Nuclear Darkness

History of High-Alert Nuclear Weapons

Although the Cold War is said to have ended in 1991, the US and Russia each still operate under the assumption that the other could authorize a nuclear attack against them. The failure to end their Cold War nuclear confrontation causes both nations to currently maintain a total of about 2000 strategic nuclear warheads on high-alert status, which can be launched in only a few minutes, whose primary missions remain the destruction of the opposing side’s nuclear forces, industrial infrastructure, and political/military leadership.

High-alert, launch-ready nuclear weapons, i.e. operational rocket-mounted nuclear warheads capable of being launched in 15 minutes or less, have been deployed in the US and the USSR/Russia for decades. The solid-fuelled US Minuteman inter-continental ballistic missile (ICBM) went on alert in October 1962 and, by 1965, 800 Minuteman I missiles had been deployed. By the mid-1970s, the USSR had deployed a variety of second generation liquid-fuelled ICBMs capable of quick launch.

The Cold War created an arms race which led to the development of apocalyptically destructive weapons. Fear of a nuclear surprise attack was exacerbated by the development of ICBMs armed with multiple independently-targeted re-entry vehicles, which appeared to be ideally suited for a nuclear first-strike. Because no defense against such an attack was found to exist, the only military ‘solution’ seemed to require the launch of ICBMs from their silos before they were destroyed.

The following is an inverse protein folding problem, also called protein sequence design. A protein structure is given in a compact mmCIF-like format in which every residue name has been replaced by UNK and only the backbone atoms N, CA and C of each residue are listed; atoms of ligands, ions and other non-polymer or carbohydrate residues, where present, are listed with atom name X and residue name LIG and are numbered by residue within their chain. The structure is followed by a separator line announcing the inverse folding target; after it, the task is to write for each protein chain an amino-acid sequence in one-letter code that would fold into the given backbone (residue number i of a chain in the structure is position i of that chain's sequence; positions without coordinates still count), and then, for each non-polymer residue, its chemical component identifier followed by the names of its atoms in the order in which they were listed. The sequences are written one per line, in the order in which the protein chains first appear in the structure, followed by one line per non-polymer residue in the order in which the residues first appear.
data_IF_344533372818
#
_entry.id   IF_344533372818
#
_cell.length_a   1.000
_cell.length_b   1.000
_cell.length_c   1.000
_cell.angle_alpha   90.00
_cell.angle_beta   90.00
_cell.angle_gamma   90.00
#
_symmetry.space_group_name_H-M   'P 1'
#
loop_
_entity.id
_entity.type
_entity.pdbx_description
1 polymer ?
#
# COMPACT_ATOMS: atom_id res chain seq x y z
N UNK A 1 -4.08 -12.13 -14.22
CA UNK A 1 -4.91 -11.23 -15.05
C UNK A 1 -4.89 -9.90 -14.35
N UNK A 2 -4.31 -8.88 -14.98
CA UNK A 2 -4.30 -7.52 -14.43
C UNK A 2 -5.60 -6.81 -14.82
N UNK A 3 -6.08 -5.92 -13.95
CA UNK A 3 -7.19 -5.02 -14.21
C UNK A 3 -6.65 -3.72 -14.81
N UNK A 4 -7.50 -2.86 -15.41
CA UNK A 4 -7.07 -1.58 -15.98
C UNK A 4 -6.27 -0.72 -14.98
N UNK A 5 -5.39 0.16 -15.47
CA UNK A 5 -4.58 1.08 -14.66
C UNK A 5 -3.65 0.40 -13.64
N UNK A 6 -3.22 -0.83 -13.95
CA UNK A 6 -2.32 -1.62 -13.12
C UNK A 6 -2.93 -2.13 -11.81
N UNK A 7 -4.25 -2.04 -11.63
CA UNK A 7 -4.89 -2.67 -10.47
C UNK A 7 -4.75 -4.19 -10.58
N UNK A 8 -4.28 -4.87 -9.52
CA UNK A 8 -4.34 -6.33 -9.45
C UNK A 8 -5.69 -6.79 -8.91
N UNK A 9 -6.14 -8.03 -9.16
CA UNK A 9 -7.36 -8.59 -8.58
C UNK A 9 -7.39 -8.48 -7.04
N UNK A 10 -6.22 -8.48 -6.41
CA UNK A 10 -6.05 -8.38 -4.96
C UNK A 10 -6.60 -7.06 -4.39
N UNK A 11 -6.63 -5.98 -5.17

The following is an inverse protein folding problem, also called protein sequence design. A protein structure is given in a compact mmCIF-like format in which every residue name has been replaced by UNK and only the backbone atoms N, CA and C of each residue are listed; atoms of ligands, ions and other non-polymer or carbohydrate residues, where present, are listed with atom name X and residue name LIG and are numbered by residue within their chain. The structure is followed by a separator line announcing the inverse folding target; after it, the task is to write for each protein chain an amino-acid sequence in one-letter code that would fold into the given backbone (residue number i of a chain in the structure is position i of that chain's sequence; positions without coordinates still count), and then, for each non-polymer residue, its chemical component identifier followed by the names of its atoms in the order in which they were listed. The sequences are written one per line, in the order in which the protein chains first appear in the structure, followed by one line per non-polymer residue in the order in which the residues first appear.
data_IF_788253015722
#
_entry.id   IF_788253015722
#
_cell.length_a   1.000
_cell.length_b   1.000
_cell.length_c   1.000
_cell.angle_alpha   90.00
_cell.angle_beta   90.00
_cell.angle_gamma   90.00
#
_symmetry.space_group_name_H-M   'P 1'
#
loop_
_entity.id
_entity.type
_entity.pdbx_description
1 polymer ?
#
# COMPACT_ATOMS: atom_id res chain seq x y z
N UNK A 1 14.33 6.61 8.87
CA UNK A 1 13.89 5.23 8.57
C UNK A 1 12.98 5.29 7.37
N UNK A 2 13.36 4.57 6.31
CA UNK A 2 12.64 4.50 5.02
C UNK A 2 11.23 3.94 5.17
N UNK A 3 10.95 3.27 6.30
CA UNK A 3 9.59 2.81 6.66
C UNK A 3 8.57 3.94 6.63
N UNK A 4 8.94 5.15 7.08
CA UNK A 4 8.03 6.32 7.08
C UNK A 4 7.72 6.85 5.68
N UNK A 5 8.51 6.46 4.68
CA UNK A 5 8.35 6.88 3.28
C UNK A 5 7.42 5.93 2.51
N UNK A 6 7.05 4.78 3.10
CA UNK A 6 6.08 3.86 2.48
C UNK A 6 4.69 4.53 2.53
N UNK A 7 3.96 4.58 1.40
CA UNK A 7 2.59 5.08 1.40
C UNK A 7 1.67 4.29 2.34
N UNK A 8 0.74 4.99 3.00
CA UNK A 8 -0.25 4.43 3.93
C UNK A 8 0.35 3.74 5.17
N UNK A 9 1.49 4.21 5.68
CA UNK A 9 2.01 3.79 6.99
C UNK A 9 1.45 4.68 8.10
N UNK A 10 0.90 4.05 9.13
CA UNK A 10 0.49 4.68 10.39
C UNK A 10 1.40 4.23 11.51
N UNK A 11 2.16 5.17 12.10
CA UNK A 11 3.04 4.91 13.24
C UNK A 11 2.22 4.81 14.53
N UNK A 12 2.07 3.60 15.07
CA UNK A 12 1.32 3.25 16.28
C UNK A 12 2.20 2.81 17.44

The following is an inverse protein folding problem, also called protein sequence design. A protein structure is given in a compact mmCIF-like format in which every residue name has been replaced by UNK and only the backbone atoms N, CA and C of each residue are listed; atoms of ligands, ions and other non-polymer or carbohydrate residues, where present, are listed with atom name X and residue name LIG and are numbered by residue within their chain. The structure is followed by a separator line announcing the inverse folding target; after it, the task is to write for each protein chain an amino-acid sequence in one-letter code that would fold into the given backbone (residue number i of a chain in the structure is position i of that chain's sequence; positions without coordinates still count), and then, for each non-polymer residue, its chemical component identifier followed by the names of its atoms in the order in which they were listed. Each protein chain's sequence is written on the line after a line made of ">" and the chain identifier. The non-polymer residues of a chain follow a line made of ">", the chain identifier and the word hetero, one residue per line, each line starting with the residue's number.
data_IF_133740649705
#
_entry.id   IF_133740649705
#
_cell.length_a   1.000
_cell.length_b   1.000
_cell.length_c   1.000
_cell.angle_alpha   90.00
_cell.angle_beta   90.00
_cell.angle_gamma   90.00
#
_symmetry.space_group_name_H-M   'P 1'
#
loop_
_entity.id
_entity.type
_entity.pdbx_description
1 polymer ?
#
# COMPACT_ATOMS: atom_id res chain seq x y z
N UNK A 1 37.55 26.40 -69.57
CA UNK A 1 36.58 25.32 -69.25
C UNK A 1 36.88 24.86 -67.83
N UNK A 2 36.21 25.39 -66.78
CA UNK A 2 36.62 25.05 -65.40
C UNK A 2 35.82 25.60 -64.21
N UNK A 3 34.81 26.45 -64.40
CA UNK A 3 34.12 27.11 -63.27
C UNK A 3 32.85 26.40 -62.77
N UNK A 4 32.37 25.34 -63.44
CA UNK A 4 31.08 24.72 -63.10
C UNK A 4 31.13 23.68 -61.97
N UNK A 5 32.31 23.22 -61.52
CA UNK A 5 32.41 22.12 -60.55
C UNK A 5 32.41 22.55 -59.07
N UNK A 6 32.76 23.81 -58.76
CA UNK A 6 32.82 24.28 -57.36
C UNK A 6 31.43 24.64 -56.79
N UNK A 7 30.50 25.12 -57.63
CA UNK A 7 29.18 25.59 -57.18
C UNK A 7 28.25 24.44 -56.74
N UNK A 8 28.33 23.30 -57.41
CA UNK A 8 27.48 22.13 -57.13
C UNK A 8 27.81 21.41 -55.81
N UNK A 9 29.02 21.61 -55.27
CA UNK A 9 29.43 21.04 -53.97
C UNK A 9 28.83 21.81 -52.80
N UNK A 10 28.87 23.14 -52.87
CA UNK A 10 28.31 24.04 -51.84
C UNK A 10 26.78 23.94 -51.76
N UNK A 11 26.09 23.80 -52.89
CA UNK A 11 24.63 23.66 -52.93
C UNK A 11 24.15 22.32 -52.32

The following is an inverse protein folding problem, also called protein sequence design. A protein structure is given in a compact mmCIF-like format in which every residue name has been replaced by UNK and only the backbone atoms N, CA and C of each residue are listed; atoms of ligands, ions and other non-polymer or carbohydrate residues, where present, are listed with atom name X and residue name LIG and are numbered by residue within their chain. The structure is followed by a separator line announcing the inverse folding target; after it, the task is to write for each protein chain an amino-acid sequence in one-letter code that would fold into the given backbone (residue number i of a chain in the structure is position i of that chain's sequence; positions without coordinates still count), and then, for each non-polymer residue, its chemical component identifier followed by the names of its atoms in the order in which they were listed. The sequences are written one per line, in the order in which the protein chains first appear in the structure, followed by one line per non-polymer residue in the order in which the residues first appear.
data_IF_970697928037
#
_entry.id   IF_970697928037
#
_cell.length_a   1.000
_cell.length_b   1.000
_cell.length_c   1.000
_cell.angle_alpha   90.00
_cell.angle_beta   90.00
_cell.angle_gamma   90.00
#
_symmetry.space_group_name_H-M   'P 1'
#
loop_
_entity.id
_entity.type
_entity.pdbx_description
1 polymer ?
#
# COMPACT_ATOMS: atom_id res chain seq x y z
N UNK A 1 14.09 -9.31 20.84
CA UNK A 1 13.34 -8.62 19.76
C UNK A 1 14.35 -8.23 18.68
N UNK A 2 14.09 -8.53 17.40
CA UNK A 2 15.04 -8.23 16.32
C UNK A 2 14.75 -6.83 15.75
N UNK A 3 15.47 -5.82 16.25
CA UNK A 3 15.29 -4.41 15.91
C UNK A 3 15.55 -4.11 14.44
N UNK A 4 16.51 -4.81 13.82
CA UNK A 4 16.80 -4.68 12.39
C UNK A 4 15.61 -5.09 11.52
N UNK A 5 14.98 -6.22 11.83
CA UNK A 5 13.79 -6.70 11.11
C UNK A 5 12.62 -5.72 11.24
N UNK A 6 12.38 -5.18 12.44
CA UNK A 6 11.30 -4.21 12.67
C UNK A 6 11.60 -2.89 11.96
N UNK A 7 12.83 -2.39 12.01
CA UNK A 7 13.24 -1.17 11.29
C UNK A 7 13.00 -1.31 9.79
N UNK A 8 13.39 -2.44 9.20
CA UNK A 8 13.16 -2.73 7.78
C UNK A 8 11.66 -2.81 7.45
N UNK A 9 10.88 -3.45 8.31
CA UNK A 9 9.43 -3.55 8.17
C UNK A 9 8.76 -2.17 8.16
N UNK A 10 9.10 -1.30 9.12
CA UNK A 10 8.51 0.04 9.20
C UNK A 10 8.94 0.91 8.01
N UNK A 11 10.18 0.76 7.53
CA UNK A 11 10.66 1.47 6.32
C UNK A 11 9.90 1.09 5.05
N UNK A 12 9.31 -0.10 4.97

Thus, it seems clear that the primary purpose of keeping nuclear forces ready to launch literally at a moments notice is prevent their destruction from a surprise nuclear attack. But in order to do so, three critical components had to exist: (1) missiles capable of quick launch, (2) Early Warning Systems capable of detecting a surprise attack, and (3) a nuclear command and control system capable of relaying the attack warning to leadership who could then issue an order (through this system) for the quick-launch of their nuclear forces before the attack arrived.

By the early to mid-1980s, the US and USSR had each created automated nuclear command and control systems that worked in conjunction with a network of early warning systems and their nuclear-armed ballistic missiles. Consequently, both nations had demonstrated the ability to launch strategic missiles on tactical warning in less than 30 minutes, the nominal flight time of land-based ICBMs traveling to and from the US to Russia.